As this year marks the 100th anniversary of World War I, and The American Legion prepares to celebrate its centennial in 1919, Post 69 in Malden, Mass., honored the 140th anniversary of the infamous Battle of Little Bighorn.
The reason for the ceremony two years ago was to provide a military footstone for U.S. Army Sgt. Richard P. Hanley, a Medal of Honor recipient buried in Malden. Hanley served in the 7th Cavalry under Gen. George A. Custer; Post 69 did not know that historic information, or that a Medal of Honor recipient from the Battle of Little Bighorn was buried nearby, until Post Adjutant John Graham received a phone call from the Congressional Medal of Honor Society.
Ray Johnston’s job with the society is to locate Medal of Honor recipients who do not have an appropriate military headstone; Hanley had a family one that did not recognize him as a Medal of Honor recipient. Johnston provided Graham with Hanley’s plot number at Holy Cross Cemetery in Malden. When Graham went to the gravesite and read the headstone, he said, “7th Cavalry … Custer? You’ve got to be kidding me. And he’s buried here!’ To find out he served with Custer blew my mind.”
Since Hanley had a family headstone he wasn’t eligible for a military one paid for by the VA. So Post 69 spearheaded a campaign to provide Hanley with a military footstone that recognized him as a Medal of Honor recipient.
Hanley earned the Medal of Honor for his actions at the Battle of Little Bighorn in Montana on June 25, 1876. His Medal of Honor citation reads, “Recaptured, single-handed, and without orders, within the enemy's lines and under a galling fire lasting some 20 minutes, a stampeded pack mule loaded with ammunition.”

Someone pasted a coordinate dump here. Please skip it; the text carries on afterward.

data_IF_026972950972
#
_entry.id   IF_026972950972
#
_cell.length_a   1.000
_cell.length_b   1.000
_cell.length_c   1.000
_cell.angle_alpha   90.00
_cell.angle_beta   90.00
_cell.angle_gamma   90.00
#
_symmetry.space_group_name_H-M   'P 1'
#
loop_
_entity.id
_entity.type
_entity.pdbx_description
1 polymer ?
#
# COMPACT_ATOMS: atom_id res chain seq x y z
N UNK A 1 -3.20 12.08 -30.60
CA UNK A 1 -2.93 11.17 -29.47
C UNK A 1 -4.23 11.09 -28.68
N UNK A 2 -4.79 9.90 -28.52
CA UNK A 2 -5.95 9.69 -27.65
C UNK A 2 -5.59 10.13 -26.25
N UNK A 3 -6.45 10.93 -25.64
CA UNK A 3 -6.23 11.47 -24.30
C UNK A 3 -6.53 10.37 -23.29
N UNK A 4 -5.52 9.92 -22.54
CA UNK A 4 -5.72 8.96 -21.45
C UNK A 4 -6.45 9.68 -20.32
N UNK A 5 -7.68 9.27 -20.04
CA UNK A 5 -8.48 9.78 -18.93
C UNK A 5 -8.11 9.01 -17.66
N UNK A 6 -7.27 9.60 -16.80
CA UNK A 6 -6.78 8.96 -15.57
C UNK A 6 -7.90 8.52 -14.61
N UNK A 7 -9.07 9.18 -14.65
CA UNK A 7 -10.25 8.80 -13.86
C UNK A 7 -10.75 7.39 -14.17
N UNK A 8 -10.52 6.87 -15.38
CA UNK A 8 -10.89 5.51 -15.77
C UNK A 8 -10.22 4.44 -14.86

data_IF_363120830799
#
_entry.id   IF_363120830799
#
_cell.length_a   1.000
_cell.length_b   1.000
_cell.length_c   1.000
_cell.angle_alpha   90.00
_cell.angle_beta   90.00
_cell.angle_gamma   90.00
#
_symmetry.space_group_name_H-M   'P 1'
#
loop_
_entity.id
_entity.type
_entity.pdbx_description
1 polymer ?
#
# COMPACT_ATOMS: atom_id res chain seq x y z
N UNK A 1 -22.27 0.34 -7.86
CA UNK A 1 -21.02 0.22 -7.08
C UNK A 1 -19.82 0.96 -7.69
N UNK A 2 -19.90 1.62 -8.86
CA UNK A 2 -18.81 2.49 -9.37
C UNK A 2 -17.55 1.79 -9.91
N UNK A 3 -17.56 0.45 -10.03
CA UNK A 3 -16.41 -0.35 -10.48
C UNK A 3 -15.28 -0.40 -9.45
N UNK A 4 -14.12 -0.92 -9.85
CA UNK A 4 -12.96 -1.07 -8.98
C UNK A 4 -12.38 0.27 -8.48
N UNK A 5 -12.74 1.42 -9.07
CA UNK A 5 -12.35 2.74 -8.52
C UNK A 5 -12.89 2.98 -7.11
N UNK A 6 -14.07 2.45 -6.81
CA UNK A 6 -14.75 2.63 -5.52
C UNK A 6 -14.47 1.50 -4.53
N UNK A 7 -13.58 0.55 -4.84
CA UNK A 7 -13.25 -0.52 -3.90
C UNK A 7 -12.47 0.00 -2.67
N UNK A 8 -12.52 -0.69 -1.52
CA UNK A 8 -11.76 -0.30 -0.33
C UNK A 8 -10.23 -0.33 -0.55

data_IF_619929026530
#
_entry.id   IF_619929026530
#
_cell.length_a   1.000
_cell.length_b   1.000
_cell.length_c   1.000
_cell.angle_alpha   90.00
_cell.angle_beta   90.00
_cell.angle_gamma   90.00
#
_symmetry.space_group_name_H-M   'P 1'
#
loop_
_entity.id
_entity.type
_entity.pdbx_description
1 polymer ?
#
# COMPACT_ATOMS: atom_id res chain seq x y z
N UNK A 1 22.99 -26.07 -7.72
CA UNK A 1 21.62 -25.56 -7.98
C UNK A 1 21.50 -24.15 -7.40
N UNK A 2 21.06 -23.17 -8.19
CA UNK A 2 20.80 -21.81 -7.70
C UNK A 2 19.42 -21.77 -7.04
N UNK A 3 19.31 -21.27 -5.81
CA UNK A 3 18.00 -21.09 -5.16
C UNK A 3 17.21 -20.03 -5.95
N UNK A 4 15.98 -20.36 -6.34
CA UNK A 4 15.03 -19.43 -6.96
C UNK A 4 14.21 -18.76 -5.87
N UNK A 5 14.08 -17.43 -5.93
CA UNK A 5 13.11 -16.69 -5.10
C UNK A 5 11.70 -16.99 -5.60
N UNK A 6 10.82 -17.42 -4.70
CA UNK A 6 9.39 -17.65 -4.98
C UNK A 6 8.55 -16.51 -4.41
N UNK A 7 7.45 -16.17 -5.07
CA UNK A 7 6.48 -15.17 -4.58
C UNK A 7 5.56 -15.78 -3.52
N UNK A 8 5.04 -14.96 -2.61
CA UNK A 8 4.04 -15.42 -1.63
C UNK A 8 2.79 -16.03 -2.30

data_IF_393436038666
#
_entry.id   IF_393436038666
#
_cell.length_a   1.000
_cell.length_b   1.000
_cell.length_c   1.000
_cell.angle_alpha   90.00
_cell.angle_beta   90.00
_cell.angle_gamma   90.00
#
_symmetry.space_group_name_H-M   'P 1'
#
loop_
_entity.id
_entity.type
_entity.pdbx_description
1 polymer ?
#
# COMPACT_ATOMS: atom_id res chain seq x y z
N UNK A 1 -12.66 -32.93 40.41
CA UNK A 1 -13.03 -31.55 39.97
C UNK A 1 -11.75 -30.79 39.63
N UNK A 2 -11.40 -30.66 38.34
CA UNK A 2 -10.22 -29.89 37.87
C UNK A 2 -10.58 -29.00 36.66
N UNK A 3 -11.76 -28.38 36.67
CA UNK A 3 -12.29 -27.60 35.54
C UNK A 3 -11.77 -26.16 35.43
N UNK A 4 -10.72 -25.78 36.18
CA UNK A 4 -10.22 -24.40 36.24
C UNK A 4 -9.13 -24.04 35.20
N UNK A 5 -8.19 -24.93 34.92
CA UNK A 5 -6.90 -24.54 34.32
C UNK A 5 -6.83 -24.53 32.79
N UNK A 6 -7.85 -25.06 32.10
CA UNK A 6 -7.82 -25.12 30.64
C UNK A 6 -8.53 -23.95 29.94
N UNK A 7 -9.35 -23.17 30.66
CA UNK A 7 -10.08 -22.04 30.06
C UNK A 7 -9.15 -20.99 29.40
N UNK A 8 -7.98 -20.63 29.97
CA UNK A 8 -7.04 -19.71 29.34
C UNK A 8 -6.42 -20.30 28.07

On June 25, the 7th Cavalry was transporting 24,000 rounds of ammunition on pack mules and Hanley was one of the soldiers on their way to assist Custer during the Battle of Little Bighorn, often called Custer’s Last Stand. During the heavy enemy fire, a pack mule carrying 1,000 rounds of ammunition got frightened ran directly toward the enemy. Hanley mounted his horse and “rode through a withering hail of bullets, directly into the face of the enemy, in pursuit.” After 20 minutes of chasing the mule and racing through enemy fire, he got a hold of the mule and returned to his comrades who were in desperate need of the ammunition. That same day, Custer was killed, along with 267 of his fellow soldiers.
Hanley served 30 years in the U.S. Army and retired in New York City, where he died in September 1923.
Post 69 held a gravesite ceremony on June 25, 2016, the 140th anniversary of the battle. The more than 100 attendees included post members, Malden police and fire department, the National Guard, Chelsea Soldiers Home staff and residents, city councilors, members of the 7th Cavalry from the Vietnam War, then-Massachusetts State Commander Kenny Stark and Past National Commander Jake Comer, who was a guest speaker. Veterans in period uniform were present, as well as a riderless horse carrying rear-facing boots – the symbol of a fallen soldier. And the 7th Cavalry’s marching tune, “Garryowen,” was played.
Hanley’s military footstone now rests in front of his family’s headstone and reads, “Sgt. Richard P. Hanley, Medal of Honor, Little Bighorn, CO. C. 7th U.S. Cavalry.” The cost of the footstone, the placing of it at the cemetery, and invitations for the event was at no cost to Post 69.
“Everyone was all in; it was a team effort from the post members and the community,” Graham said. “It just went fantastic. It was absolutely incredible.”